LESSONS return for thousands of Hampshire children today after the summer holidays – but 70 children in Southampton are starting the term without a place
And an overcrowding crisis means more than 200 other Southampton children will this week begin their primary or secondary education at schools their parents did not choose.
Problems with the bursting-at-theseams system mean five per cent of the 2,900 city mums and dads who applied for reception places will be taking their little ones to schools that are further away
or with worse reputations than the ones they wanted.
But council bosses say urgent work to create new school places around the city is having an impact, and has dramatically cut problems.
Last year, 75 Southampton children were left without a primary school to go to for up to two months after the start of term. A further 20 youngsters whose parents had submitted applications late
had to wait until November to be allocated a spot.
This year, 42 reception age children have not got a place.
Some of their parents have said they will privately educate the youngsters, go outside the city, or have simply not responded to letters from the council.
Sixteen children whose parents turned down the council’s offer are in stalemate situation.
They were among the 145 applicants who were not allocated a reception spot at any of the three schools they asked for – but the rest accepted the council’s school choice.
Another 26 aged 5-7 have not yet got a place in Year 1 or 2 classes either, although Southampton City Council hopes places will quickly become
available as term gets under way.
And two youngsters are still without a secondary school place because their parents rejected the Year 7 spots offered to them. They were among 57 parents unsuccessful with any of their three
The council has increased the number of reception year places in the city to 3,030 for this term, as part of its work to create 3,000 new places at 20 primary schools in the next six years.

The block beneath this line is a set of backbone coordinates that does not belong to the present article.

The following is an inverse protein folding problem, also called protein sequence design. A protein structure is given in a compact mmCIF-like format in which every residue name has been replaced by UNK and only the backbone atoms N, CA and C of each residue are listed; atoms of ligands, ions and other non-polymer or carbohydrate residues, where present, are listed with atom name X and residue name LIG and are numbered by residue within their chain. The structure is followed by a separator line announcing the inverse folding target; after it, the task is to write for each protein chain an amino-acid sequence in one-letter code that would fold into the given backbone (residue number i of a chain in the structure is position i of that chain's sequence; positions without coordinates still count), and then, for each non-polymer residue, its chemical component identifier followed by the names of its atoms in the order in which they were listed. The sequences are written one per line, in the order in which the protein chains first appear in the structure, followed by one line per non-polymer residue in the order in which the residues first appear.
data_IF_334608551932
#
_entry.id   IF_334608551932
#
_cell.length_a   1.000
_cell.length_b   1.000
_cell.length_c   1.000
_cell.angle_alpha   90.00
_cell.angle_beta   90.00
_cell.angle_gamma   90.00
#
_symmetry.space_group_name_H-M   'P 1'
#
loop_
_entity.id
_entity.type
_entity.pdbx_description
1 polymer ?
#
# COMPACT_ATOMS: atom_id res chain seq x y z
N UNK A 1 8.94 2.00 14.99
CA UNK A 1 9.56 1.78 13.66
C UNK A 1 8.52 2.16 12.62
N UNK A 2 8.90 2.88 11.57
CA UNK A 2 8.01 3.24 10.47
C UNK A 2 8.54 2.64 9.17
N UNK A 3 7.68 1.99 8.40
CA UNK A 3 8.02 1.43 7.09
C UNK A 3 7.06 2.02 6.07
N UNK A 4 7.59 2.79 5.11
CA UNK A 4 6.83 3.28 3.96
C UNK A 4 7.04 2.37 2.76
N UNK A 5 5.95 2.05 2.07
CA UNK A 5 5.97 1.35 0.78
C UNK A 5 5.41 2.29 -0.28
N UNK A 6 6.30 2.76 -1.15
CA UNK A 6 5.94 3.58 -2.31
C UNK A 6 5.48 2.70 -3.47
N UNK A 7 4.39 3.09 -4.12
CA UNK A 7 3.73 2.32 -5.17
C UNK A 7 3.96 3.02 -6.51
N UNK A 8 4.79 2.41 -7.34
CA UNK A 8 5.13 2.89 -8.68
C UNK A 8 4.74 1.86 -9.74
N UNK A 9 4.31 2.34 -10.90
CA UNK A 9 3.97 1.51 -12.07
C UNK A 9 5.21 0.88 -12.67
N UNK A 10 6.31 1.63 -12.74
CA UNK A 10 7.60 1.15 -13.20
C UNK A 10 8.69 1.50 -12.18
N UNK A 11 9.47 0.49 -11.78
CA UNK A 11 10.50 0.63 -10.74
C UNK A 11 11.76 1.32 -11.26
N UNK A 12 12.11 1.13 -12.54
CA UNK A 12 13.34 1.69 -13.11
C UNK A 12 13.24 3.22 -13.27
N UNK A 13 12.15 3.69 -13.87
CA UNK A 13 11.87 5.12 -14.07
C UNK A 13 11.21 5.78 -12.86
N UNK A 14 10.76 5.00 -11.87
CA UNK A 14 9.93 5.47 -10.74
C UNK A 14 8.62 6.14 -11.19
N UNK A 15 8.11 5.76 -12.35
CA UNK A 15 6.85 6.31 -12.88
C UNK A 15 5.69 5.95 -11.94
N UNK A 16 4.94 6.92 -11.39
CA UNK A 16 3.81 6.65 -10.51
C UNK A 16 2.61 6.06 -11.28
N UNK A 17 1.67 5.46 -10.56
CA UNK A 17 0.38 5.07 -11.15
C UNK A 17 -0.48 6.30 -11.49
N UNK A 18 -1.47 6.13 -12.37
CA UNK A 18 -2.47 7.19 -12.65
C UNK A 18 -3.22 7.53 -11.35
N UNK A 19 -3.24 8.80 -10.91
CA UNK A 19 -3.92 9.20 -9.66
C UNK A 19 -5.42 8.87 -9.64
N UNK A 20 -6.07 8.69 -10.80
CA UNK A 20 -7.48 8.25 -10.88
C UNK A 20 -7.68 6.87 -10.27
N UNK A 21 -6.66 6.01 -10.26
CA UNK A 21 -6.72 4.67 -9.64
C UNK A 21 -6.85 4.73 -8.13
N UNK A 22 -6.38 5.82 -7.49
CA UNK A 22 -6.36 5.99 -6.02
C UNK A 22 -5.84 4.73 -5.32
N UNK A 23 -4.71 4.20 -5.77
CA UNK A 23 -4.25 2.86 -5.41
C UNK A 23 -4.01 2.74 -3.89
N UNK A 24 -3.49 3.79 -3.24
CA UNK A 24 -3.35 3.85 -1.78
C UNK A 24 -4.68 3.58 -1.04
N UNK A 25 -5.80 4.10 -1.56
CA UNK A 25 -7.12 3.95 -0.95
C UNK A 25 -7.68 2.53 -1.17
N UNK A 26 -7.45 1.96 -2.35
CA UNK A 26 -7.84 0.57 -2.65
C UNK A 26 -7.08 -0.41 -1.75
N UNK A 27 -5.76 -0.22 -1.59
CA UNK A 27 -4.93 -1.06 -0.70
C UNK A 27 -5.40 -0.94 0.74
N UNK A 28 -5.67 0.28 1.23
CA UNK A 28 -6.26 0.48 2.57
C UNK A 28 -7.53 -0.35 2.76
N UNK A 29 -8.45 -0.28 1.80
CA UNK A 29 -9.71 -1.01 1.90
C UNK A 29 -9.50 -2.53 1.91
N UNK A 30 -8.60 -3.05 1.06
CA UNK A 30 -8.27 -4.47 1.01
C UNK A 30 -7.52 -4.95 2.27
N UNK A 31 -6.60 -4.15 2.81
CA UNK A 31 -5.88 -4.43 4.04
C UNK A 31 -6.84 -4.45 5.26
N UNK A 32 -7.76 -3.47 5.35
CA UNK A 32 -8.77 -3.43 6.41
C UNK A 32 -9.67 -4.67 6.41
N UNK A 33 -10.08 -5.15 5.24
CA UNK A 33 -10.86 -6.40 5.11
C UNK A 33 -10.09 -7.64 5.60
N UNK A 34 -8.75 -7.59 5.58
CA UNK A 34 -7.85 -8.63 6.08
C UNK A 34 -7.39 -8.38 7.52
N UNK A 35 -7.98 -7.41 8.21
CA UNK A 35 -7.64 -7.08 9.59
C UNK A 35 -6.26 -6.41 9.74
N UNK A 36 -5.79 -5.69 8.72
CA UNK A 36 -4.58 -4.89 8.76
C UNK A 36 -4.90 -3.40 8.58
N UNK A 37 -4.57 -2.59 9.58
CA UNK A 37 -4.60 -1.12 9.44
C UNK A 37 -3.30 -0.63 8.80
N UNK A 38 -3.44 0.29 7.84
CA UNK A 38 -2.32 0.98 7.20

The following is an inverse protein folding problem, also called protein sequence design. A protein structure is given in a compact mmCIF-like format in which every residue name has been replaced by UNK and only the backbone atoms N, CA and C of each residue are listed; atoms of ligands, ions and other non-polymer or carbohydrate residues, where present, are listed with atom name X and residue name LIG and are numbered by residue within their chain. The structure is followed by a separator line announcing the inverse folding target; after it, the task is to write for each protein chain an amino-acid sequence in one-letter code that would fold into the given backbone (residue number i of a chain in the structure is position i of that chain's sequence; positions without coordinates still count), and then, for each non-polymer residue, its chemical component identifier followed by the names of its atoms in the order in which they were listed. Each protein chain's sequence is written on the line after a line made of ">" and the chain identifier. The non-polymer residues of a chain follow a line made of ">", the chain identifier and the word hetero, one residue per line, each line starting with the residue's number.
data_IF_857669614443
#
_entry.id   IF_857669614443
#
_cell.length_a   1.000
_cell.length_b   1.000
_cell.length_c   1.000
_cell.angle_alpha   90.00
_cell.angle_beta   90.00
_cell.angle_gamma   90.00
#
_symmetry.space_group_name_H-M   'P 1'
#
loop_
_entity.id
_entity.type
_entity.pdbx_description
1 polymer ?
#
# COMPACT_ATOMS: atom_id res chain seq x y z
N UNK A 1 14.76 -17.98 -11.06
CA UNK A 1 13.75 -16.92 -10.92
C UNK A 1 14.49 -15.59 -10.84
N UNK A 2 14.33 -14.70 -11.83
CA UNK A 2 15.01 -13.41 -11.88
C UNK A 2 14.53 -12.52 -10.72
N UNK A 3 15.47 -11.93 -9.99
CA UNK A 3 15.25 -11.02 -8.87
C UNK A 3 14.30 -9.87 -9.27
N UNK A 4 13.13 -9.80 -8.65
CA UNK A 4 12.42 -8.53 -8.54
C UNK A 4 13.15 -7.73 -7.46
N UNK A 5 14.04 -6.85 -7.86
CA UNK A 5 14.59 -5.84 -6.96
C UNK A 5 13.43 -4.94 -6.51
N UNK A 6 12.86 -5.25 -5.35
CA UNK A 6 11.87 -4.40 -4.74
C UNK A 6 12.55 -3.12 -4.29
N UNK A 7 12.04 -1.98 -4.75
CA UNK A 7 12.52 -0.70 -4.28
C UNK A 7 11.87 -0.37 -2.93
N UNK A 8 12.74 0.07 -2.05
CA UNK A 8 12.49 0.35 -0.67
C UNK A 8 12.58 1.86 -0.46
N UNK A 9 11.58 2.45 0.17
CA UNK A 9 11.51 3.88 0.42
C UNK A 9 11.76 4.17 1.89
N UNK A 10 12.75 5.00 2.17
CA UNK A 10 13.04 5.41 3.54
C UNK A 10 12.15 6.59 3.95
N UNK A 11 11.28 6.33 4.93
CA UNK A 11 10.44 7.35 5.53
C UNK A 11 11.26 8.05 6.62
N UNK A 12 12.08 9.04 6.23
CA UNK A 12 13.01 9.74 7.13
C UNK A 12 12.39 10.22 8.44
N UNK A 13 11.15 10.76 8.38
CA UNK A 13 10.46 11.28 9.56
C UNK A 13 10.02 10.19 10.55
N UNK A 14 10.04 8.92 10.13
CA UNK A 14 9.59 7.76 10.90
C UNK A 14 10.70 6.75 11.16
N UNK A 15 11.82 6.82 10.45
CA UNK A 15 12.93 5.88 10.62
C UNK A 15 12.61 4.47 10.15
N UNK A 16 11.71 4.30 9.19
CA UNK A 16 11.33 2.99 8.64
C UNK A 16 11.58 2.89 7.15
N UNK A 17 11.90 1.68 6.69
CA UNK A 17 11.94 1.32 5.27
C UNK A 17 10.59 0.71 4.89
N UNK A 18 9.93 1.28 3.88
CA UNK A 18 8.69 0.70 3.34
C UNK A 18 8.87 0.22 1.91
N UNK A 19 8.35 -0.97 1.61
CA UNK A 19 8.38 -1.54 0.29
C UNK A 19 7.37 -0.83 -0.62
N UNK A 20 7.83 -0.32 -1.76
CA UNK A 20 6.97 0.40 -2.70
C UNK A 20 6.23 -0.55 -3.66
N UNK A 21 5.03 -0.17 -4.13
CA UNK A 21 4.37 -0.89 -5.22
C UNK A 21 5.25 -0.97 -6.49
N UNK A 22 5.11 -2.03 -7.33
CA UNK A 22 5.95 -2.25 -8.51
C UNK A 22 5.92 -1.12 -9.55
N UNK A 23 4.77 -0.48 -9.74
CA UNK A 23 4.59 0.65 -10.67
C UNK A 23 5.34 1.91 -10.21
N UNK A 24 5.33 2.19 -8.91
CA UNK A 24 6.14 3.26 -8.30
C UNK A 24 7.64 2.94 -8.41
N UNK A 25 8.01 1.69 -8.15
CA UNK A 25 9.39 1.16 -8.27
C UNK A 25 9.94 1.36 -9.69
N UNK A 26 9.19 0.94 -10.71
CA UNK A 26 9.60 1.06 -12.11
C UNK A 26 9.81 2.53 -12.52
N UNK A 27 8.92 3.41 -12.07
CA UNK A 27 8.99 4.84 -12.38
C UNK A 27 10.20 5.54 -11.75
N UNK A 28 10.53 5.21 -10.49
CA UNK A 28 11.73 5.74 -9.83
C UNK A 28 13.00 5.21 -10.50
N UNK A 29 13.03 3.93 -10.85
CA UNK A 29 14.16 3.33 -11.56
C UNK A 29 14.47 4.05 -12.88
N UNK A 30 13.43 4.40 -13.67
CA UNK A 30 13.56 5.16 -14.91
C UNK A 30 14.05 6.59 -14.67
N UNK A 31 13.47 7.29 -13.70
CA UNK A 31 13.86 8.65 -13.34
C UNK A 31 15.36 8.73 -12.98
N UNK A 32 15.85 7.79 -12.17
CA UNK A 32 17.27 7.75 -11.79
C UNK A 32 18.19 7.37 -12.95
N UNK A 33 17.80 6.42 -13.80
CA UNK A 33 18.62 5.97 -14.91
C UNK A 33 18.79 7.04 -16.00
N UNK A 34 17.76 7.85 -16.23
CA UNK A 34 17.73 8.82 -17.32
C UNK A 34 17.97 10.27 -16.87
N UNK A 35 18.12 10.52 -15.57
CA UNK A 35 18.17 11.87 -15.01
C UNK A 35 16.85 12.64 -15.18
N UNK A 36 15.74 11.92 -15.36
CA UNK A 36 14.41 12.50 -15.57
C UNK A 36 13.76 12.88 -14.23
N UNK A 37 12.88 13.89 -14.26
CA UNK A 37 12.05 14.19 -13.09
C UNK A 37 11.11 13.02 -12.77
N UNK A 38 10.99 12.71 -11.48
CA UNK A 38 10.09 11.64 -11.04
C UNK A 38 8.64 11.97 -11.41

However, overcrowding meant just 82.1 per cent of applications in Southampton for this year saw parents given their first choice primary school.
That is compared to the situation in Hampshire, where 89.9 per cent of the more than 20,000 applicants were awarded first preferences. There are no children in the county who have not been
allocated a place at all.
The county council has installed temporary classrooms at several schools to cope with increased pupil numbers, with the Department for Education last term reporting almost a quarter of county
primaries – 101 of 426 – were running over capacity.
Hampshire’s education boss Cllr Roy Perry has demanded the Government gives more cash to help ease the crisis as more children reach school age.
Earlier this year, Hampshire County Council was handed £9.8m, and Southampton City Council £3.9m to spend adding classroom places.
Cllr Perry believes £200m is needed to create the equivalent of around 20 new primaries and two secondaries over the next decade to cope with demand from rising birth rates and people moving into
Clive Webster, Director of Children’s Services and Learning, said: “For parents, few things are as important as securing a place for your child at a school of your choice.
“We work very hard with parents and schools to make this happen and, whilst guarantees are not possible, I am pleased that more parents than at any time previously receive a place of their choice.
“Given the unprecedented demand for places at Southampton schools, we are adding more primary places now, and this is not only in response to the growing number of children but also the
increasingly high standards being delivered by schools in the city.
“The Cabinet is supporting the provision of extra places in order to satisfy demand for places in the cities increasingly excellent schools.”